He’s back. No, not just Ron Burgundy, but The Mustache. It’s always fun, and even admirable, when a film can boast an element so iconic it becomes a virtual calling card. It’s great fodder for teaser posters like this one, which puts so much confidence in its protagonist’s facial hair that it doesn’t even bother including the film’s title (or the rest of star Will Ferrell’s face, for that matter). Anchorman 2: The Legend Continues comes just shy of a decade after its 2004 predecessor, and its enduring relevance is due to the vibrant life Anchorman found on home video, re-watched and quoted ad nauseum by college boys and anyone with a fondness for Ferrell. Burgundy is easily Ferrell’s most adored creation, a bumbling news powerhouse turned underdog who’s as arrogant as he is ignorant. His delusions of supreme grandeur encapsulate him, right down to his fashion, his hairstyle, and yes, that bushy rug beneath his nose. More apt for porn than a roundup of the day’s top stories, the mustache hasn’t been outperformed since Burgundy made his first appearance, not even by noble competitors like the yellow tuft on the cute little face of The Lorax (both ’staches appeared on our list of 15 Famous Movie Mustaches last year). Still, despite all this, does Anchorman 2 really deserve the oh-so-millenial tagline, “It’s kind of a big deal”?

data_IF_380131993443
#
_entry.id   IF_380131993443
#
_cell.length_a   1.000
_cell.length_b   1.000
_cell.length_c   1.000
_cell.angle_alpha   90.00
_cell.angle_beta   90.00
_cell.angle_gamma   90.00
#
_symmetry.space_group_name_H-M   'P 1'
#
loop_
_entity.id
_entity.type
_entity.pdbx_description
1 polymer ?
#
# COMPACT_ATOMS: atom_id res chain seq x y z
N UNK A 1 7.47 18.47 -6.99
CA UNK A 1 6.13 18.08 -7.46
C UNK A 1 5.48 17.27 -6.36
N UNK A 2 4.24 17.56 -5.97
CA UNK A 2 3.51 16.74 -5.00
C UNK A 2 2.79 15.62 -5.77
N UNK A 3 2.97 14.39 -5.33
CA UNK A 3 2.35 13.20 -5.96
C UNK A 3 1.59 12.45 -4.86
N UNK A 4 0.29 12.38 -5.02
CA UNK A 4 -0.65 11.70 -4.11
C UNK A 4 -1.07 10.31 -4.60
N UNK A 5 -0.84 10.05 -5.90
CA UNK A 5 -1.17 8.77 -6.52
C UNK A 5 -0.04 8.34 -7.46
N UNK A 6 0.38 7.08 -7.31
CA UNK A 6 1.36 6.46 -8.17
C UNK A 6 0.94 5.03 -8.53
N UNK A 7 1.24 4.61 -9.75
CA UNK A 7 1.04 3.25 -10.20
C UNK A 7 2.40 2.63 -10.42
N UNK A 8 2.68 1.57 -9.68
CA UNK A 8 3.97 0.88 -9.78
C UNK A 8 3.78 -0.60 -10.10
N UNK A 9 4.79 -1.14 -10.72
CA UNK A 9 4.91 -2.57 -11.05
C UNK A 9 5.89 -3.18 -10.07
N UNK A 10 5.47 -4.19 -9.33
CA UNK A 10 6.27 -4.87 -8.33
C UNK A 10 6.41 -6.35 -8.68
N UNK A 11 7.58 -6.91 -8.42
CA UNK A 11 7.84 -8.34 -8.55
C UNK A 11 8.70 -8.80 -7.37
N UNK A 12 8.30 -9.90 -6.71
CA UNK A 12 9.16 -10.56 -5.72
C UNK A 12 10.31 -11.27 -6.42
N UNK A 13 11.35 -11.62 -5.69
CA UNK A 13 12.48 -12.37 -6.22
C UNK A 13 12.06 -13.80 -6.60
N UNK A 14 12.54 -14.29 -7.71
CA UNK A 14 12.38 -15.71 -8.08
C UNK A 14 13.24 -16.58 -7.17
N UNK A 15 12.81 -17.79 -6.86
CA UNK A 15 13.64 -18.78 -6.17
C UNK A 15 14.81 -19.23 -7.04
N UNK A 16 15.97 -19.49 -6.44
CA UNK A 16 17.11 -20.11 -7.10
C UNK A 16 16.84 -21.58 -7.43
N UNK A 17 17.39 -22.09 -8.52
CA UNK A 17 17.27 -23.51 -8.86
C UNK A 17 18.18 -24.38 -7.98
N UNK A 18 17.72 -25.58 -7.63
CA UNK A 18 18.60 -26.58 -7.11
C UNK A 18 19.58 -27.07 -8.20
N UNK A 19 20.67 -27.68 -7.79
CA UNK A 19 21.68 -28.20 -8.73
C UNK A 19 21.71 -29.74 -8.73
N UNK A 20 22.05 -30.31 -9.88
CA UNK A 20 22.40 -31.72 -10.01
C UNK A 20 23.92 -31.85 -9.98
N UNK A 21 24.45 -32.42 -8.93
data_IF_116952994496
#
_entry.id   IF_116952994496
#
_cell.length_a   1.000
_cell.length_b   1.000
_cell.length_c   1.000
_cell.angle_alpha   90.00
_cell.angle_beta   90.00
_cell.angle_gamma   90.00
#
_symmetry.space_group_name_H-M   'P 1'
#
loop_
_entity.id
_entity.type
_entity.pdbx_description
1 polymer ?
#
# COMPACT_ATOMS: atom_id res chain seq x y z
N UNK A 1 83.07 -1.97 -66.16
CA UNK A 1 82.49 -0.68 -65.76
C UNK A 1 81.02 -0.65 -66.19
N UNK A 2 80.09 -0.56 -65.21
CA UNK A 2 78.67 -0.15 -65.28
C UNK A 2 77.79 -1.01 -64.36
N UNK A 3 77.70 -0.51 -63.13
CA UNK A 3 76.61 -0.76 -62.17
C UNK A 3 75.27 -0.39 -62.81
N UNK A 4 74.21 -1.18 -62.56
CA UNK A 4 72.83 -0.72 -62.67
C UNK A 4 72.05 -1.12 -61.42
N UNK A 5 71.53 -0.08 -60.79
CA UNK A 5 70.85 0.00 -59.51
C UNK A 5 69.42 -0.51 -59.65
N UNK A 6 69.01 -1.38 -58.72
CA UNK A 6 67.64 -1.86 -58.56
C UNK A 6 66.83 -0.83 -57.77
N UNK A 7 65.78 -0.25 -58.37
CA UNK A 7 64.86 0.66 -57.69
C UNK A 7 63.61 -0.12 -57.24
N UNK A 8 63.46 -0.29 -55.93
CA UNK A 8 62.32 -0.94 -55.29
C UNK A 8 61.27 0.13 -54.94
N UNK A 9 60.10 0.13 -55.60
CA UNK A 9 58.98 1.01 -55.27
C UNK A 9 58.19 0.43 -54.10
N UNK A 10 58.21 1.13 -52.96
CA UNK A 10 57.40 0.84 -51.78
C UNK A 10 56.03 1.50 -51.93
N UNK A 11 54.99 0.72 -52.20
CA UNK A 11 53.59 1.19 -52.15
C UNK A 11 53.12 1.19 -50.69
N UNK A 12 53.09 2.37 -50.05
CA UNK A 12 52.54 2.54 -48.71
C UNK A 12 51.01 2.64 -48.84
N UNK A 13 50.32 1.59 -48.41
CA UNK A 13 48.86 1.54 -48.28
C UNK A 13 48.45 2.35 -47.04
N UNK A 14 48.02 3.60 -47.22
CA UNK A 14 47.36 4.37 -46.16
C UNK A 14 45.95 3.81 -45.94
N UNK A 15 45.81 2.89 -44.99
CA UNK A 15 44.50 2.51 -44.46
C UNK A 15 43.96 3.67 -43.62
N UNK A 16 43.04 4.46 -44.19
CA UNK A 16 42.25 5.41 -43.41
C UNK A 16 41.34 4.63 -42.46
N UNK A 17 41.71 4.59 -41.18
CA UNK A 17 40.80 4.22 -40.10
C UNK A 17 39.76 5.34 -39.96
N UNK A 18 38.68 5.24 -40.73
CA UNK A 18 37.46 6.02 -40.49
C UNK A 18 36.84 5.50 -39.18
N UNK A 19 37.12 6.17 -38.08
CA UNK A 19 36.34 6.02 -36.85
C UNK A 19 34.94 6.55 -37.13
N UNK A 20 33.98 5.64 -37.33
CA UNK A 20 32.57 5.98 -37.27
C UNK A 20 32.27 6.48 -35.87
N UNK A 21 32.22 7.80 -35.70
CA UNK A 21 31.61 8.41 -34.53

Sure, it’s a big deal to plenty of comedy buffs, and the phrase does great double duty as a reflection of Burgundy’s goofy, hopeless narcissism, but by the looks of the film’s just-released trailer, it isn’t a big deal at all—just another rote, bad-mannered, and occasionally awkward shockfest that the original helped spawn in droves. Ferrell has done some great work in his career, but Anchorman inarguably pushed him off the sell-out cliff, and allowed for dreadful follow-up vehicles like Blades of Glory and Semi-Pro (the only film I can remember actually walking out of). I know I’m not part of Ferrell’s target audience, but I’m often baffled by the mad love showered on his rude-comedy work outside of Old School, SNL, or FunnyorDie.com.
Still, whether or not the film’s tagline proves to be true, this remains one of the year’s better posters for a super-big movie, eschewing the obvious for something distinct, minimalistic, and, most surprisingly, tasteful. It’s likely—in fact, you can bet the hair on your chinny-chin-chin—that additional, similar character posters will follow, perhaps framing the mouths of returning co-stars like Paul Rudd, Steve Carell, David Koechner, and Christina Applegate. But none will measure up to this smashing, flagship one-sheet, in my mind one of the best things produced by the Will Ferrell comedy machine.